April 29, 2019
Julia Dorsheimer ’19 will be pursuing her doctoral degree at Columbia University beginning this fall. The National Science Foundation’s Graduate Research Fellowship Program supports outstanding students in STEM fields who are pursuing research-based advanced degrees.
“This fellowship will give me many advantages while at graduate school and I’m very thrilled to have it as I’m entering graduate studies,” Dorsheimer says.
She joins Aubrey Paris ’15, who now studies at Princeton University; Jacob Hollingsworth ’16, who is pursuing a doctoral degree at the University of California, Irvine; and Jenna Pellegrino ’17, who is working toward her Ph.D. at the University of California, San Francisco, as recent NSF Graduate Research Fellows from Ursinus College.
The fellowship provides a $34,000 stipend and $12,000 cost-of-education allowance.
“Being able to conduct research at Ursinus for four consecutive years gave me invaluable experience that I will be able to use while entering graduate studies,” Dorsheimer says. “I owe a lot of my success to Dr. [Ryan] Walvoord and Dr. [Amanda] Reig for being fantastic research mentors and helping me with the application process for both the NSF fellowship and graduate schools.”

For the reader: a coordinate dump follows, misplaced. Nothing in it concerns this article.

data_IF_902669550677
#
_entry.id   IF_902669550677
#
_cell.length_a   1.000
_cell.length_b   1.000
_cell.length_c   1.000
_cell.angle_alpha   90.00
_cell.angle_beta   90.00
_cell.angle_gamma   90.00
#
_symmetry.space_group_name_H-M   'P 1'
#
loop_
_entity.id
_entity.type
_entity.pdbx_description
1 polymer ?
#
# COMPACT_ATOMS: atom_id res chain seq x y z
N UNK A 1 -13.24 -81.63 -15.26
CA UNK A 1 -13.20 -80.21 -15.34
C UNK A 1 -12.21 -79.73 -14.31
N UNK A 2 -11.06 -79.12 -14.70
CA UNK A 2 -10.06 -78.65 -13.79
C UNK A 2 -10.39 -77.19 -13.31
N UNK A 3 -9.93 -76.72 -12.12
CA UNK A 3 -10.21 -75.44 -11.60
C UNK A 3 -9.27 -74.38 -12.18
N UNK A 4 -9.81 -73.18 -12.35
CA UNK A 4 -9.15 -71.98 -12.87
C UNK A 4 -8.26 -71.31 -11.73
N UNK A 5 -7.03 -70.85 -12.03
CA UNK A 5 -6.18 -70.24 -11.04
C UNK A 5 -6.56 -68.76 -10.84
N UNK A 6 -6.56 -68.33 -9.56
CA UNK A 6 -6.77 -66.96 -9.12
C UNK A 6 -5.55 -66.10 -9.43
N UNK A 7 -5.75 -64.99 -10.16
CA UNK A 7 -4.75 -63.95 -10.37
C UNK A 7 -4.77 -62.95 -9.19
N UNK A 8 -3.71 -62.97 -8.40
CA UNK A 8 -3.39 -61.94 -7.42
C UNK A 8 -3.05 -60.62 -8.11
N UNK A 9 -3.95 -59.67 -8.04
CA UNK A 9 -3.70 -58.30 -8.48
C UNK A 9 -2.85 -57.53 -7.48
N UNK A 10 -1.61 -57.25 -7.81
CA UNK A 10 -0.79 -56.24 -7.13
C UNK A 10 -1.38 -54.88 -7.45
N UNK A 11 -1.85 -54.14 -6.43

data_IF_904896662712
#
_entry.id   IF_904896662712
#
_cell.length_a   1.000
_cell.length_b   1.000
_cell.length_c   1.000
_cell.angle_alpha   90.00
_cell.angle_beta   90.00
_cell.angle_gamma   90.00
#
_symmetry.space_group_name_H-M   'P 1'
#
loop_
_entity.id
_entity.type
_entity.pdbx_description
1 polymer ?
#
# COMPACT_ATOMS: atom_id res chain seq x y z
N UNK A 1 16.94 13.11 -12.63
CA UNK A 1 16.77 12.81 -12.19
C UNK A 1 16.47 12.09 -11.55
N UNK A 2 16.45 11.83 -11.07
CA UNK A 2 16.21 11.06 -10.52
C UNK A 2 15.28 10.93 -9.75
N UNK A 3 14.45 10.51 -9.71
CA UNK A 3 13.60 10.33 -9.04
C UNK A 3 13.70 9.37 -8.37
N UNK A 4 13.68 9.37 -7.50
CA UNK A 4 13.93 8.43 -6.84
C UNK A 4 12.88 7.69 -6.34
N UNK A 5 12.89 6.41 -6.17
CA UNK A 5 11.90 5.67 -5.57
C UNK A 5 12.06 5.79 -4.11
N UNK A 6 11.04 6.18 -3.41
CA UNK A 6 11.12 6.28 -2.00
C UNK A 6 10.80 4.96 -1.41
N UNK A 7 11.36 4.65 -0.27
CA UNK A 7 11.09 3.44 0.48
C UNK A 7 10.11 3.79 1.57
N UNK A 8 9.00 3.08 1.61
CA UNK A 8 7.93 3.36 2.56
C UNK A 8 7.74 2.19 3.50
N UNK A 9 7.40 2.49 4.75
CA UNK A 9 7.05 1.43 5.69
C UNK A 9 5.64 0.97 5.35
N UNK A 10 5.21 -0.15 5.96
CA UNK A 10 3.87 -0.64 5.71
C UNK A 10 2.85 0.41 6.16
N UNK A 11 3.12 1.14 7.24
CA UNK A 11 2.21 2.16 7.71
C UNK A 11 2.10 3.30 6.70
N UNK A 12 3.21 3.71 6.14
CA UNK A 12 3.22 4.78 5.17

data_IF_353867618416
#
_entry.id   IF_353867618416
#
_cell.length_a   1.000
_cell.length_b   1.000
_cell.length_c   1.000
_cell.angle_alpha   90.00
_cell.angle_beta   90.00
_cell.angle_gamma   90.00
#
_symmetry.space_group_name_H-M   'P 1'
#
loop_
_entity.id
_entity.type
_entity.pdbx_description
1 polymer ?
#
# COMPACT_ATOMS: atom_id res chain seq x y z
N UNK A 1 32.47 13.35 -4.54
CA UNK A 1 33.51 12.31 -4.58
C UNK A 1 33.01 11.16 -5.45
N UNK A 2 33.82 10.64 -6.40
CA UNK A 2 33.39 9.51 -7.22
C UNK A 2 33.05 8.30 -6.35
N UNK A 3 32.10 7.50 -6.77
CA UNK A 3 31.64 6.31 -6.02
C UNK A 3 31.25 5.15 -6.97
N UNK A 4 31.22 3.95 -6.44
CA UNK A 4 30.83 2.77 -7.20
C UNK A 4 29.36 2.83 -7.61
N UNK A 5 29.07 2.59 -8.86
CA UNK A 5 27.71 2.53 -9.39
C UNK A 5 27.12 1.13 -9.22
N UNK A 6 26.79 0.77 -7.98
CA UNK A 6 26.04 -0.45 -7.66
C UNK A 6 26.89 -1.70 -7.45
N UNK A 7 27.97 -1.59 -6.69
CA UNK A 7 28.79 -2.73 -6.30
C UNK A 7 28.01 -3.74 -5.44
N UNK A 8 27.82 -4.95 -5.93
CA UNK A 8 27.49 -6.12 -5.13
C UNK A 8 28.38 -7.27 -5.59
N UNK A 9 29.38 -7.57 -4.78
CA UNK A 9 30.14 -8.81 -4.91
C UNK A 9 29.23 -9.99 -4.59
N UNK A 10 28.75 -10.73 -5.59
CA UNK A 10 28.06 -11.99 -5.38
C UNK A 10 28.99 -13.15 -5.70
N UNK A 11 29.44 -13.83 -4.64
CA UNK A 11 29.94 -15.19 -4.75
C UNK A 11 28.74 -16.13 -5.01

“The chemistry program has helped me obtain an internship at GlaxoSmithKline Pharmaceuticals, which solidified my interest in pursuing organic chemistry in graduate studies,” she says. “After completion of my Ph.D., my goal is to land a job in the medicinal chemistry department in research and development at a pharmaceutical company.”
Dorsheimer is a chemistry major and mathematics minor from Honey Book, Pa., and is a graduate of Twin Valley High School. Prior to her first year at Ursinus, she participated in the FUTURE Summer Research Program, which provides research opportunities to incoming and first-year Ursinus students. She also conducted research in Walvoord’s lab as an undergraduate and earlier this year presented in front of the American Chemical Society in Orlando, Fla.
“[Walvoord’s] lab is interested with the development and optimization of fluorescent probes to be used for detection purposes. My project in particular focuses on optimizing photophysical properties within a series of fluorescent probes that function via photoinduced electron transfer (PET),” she says.
“I feel as if I made my professors proud and that all my hard work had paid off,” Dorsheimer says of the fellowship. —By Ed Moorhouse